Ranks have lots of problems. They’re statistically unstable (see the work of Tom Louis) and can mask nonlinearity. I was recently reminded of these patterns in seeing two sets of graphs reproduced by Kaiser:
From the Wall Street Journal, graphs of baby names over time:
The graphs are ok but plotting ranks, rather than proportion of total names each year, is a mistake, since it makes the y-axis extremely hard to interpret, it’s not clear where zero is, etc. As Kaiser points out, in any case there are difficulties when the scales are different for different plots, but, beyond this, the ranks are making things tougher.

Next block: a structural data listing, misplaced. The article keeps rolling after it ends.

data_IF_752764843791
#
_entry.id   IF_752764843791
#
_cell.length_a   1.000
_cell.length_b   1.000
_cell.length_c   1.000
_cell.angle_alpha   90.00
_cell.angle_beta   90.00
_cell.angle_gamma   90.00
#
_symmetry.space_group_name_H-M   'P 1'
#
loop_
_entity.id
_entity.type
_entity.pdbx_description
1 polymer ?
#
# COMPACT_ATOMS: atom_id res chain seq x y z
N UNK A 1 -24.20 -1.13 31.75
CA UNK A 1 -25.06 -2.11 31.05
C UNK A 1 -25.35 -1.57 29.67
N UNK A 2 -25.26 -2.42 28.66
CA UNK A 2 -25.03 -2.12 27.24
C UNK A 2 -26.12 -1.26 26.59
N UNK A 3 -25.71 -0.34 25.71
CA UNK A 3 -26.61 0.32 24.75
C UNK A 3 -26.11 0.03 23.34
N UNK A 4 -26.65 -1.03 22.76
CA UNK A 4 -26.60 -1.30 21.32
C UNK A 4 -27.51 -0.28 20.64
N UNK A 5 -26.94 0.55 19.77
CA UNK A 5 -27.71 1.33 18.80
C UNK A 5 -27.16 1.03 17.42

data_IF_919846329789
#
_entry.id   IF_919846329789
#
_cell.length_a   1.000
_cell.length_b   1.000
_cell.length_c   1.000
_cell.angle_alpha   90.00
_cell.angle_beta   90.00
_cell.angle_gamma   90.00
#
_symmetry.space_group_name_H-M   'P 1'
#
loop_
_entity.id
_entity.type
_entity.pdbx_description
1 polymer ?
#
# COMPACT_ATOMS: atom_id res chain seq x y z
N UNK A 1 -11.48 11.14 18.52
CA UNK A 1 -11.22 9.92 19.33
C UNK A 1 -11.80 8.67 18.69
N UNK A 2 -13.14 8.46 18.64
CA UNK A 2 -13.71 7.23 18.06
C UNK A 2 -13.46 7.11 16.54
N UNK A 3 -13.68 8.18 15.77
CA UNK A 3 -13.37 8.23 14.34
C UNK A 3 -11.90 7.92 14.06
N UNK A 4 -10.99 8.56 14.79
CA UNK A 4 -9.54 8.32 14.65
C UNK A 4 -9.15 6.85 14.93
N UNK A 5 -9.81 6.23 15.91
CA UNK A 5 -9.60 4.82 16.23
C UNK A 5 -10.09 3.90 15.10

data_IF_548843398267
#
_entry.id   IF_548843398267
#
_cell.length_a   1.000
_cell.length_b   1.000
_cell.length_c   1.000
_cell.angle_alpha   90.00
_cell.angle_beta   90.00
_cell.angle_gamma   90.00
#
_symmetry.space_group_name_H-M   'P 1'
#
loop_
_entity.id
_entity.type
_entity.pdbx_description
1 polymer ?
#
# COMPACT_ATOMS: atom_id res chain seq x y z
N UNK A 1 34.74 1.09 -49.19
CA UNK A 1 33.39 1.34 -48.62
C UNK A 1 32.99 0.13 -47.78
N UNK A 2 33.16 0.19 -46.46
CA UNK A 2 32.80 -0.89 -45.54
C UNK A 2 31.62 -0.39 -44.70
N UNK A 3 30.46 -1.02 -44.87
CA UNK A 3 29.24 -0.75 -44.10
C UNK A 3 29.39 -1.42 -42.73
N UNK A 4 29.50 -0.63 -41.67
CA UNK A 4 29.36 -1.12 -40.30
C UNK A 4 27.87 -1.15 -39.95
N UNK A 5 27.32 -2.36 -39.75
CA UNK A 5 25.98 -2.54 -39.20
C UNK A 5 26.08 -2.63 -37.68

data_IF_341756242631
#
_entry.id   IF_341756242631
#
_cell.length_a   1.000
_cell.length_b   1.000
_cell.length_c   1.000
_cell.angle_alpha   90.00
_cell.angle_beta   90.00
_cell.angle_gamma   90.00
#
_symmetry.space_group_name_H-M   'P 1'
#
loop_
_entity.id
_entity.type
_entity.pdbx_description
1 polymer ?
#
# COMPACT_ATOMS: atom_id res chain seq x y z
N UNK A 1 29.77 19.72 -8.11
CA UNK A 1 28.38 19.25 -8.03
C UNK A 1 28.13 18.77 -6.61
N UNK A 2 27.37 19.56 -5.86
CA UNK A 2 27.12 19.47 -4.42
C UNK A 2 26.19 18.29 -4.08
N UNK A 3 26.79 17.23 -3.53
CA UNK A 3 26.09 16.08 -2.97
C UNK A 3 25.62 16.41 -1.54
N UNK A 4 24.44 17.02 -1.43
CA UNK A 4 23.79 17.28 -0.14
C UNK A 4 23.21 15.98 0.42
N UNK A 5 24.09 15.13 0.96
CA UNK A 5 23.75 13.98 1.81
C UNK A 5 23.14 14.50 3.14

And, from the New York Times, a summary of problems with the subway lines:
Here, the ranks are giving a hyperprecision that is not helpful. (Also, encasing the subway line numbers/letters in black circles makes them harder to read, at least on the screen.) As some commenters pointed out, it would probably be better to just display each line with three or five grades, sort of like how Consumer Reports does the ratings.